- The average apartment rent in Manhattan hit $4,440 in December, according to a report from Douglas Elliman and Miller Samuel.
- The more widely watched net effective median rent rose to $3,392 — the highest level for December on record, the report said.
- While many landlords are trying to work with existing tenants to limit the increases, some are being quickly priced out of a market they were finally able to afford in 2020.
Manhattan rents hit their highest level ever for a December as the supply of apartments plummeted and landlords started demanding double-digit increases.
The average apartment rent in Manhattan hit $4,440 in December, while the more widely watched net effective median rent (median rent including all discounts) hit $3,392 — the highest level for December on record — according to a report from Douglas Elliman and Miller Samuel. The net effective median rent was up 21% over last year.
The surge marks a dramatic turnaround from a year ago, when there were more than 25,000 empty apartments for rent in Manhattan and even the most bullish brokers predicted a years-long recovery. Now, rents are often above pre-pandemic levels and renters are facing sticker shock on their rent increases for this year.
'A geyser of demand'
"What started as a trickle earlier last year has become like a geyser of demand," said Janna Raskopf, a leading rental broker in Manhattan with Douglas Elliman. "I've been doing this for 14 years and it's absolutely unprecedented."
Raskopf and other brokers say demand is being driven largely by college graduates getting new jobs in Manhattan. Many poured back to the city last spring, when Mayor Bill de Blasio announced that the city would reopen July 1. Even though only about a third of office workers are back at their desks in Manhattan, the expectation of a return-to-office continues to bring in waves of people, brokers say.
New Yorkers who sold their apartments and moved their tax residency to Florida or another low-tax state are also renting to keep a part-time foothold in the city. Raskopf said even the very wealthy are sometimes choosing to rent rather than buy in Manhattan, waiting on the sidelines until they see how the city's economic and cultural future develops post-pandemic.
All of the demand has created a sudden shortfall of supply. A year ago, the vacancy rate — normally around 2% for Manhattan — was 11%. Inventory had plunged by 81% in December 2021 compared with December 2020, according to the report.
Now, the vacancy rate is an unusually low 1.7%, with only 4,700 apartments available. Supply is so low that overall leasing activity fell by 40% in December compared with last year, due to a shortage of rental apartments.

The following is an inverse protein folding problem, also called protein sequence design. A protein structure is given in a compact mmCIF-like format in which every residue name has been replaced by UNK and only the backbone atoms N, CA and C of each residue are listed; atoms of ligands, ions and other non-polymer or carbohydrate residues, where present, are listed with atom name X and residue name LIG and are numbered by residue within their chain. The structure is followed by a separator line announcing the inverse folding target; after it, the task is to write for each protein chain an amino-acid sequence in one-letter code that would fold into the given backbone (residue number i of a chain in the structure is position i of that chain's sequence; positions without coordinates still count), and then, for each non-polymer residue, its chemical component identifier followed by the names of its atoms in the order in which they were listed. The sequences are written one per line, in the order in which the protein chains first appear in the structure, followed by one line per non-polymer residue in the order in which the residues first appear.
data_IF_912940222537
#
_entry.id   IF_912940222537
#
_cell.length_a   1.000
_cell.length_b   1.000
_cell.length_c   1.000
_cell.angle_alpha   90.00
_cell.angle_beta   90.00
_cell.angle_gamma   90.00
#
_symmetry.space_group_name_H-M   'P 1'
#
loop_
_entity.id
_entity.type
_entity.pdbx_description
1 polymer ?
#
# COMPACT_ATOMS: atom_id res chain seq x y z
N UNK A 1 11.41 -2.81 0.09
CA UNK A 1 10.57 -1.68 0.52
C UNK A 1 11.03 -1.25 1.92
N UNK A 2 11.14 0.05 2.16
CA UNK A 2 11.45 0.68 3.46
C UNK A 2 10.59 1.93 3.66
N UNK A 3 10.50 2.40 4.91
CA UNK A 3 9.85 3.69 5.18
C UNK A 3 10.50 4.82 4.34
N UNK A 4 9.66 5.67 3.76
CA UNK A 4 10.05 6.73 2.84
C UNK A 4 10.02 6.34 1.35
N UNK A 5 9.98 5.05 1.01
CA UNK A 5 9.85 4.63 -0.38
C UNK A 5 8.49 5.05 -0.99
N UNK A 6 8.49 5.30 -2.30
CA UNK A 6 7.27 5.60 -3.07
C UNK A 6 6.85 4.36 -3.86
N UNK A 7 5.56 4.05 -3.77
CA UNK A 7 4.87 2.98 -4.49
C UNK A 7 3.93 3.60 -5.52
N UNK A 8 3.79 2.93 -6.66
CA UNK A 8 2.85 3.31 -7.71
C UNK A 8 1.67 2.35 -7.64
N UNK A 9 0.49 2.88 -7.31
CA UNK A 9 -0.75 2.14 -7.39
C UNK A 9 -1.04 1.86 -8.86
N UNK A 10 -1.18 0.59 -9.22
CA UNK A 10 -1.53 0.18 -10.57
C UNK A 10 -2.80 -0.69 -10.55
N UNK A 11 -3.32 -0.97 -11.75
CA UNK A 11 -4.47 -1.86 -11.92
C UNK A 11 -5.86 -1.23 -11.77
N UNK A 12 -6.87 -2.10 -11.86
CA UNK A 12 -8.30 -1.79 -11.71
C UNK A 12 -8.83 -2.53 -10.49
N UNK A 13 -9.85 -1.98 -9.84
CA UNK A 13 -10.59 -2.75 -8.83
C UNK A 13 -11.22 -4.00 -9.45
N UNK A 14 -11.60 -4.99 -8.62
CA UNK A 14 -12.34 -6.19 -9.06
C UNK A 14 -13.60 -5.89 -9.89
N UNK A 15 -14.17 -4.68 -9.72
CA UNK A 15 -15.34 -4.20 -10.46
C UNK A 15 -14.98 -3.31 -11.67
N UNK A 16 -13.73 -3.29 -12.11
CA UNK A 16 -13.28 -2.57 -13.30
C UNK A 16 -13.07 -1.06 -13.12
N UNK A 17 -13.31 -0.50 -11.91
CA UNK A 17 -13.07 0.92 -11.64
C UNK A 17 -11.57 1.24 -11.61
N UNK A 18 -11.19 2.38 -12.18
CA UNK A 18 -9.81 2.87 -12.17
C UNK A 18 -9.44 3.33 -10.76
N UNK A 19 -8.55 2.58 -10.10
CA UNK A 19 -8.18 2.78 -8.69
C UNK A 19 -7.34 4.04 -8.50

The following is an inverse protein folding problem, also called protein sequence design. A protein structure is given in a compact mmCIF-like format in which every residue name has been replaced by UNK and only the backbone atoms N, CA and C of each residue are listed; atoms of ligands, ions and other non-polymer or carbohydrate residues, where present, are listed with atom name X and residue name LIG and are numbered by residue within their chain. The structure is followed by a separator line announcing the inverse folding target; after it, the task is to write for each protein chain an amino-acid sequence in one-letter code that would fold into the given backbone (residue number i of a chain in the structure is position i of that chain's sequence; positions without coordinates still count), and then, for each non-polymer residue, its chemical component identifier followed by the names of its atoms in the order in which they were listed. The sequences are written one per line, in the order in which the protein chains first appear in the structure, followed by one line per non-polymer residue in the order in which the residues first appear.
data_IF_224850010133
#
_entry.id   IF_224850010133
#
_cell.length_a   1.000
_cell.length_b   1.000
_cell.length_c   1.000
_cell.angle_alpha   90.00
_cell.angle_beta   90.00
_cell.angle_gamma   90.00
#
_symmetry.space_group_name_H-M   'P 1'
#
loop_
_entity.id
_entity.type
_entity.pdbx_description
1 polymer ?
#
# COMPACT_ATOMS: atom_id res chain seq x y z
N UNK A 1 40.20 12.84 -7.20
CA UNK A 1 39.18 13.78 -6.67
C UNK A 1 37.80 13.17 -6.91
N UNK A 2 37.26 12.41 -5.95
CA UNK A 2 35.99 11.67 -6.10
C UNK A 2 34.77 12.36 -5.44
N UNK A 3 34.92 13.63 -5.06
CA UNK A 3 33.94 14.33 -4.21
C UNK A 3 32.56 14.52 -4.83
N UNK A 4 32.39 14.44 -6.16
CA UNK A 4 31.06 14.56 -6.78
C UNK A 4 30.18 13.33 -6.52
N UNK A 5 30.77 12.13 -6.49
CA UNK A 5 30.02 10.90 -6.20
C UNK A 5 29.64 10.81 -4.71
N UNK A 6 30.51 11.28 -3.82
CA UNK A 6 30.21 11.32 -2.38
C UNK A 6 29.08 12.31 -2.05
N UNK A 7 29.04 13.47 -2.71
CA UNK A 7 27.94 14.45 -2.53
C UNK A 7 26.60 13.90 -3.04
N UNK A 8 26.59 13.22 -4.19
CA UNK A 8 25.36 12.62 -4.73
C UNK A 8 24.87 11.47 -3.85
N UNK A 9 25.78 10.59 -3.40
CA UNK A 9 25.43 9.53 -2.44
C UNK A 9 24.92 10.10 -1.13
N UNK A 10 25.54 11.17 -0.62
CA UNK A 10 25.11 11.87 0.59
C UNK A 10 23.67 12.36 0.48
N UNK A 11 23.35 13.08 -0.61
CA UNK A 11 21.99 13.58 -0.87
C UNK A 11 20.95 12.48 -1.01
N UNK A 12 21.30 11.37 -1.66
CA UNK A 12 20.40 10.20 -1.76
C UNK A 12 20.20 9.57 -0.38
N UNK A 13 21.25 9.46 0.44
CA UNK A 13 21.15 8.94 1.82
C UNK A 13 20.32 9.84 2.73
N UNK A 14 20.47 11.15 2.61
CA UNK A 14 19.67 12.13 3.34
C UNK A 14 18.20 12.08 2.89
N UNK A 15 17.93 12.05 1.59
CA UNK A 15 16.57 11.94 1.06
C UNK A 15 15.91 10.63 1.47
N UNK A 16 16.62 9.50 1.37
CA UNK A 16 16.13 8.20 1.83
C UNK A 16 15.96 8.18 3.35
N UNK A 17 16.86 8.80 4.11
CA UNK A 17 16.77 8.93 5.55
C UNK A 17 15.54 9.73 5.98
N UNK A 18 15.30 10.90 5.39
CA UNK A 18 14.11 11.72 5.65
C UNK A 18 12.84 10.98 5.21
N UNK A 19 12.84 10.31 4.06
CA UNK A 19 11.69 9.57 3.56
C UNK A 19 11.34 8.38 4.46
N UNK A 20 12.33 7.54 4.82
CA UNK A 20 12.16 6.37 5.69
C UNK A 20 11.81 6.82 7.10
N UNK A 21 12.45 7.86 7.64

Bidding wars, double-digit rent hikes
Raskopf said she recently listed a two-bedroom for $12,000 a month. She immediately had 26 people tour the apartment and had a bidding war among the renters. She said it will likely rent for 15% above the asking price — like many apartments she's listing lately.
"Forget about Covid discounts," she said. "People know the listing price is usually just the starting point now, and they will have to bid higher to get it. I would say over half my listings in the fourth quarter went for the ask or higher."
Existing tenants are also getting big rent hikes. Brokers say renters who got good deals in 2020 and early 2021 are starting to see their leases come due. Landlords see that they can increase rents by 20% to 30% or more based on the market — and are eager to make back their lower incomes or losses during the pandemic.
The biggest rent increases are downtown, with a 28% median rent hike, to $4,100. Rents for smaller studio and one-bedroom apartments surged the fastest, with studio rents up about 21%.
While many landlords are trying to work with existing tenants to limit the increases, some new renters are being quickly priced out of a market they were finally able to afford in 2020. The higher rents are dashing early hopes that Manhattan would become more affordable to a new generation of younger, first-time renters.
"The landlords are trying to make compromises," she said. "But they had to keep paying their expenses and taxes during the pandemic and now they can make it back. Some tenants are just saying 'I can't afford a 20% increase' and they're leaving."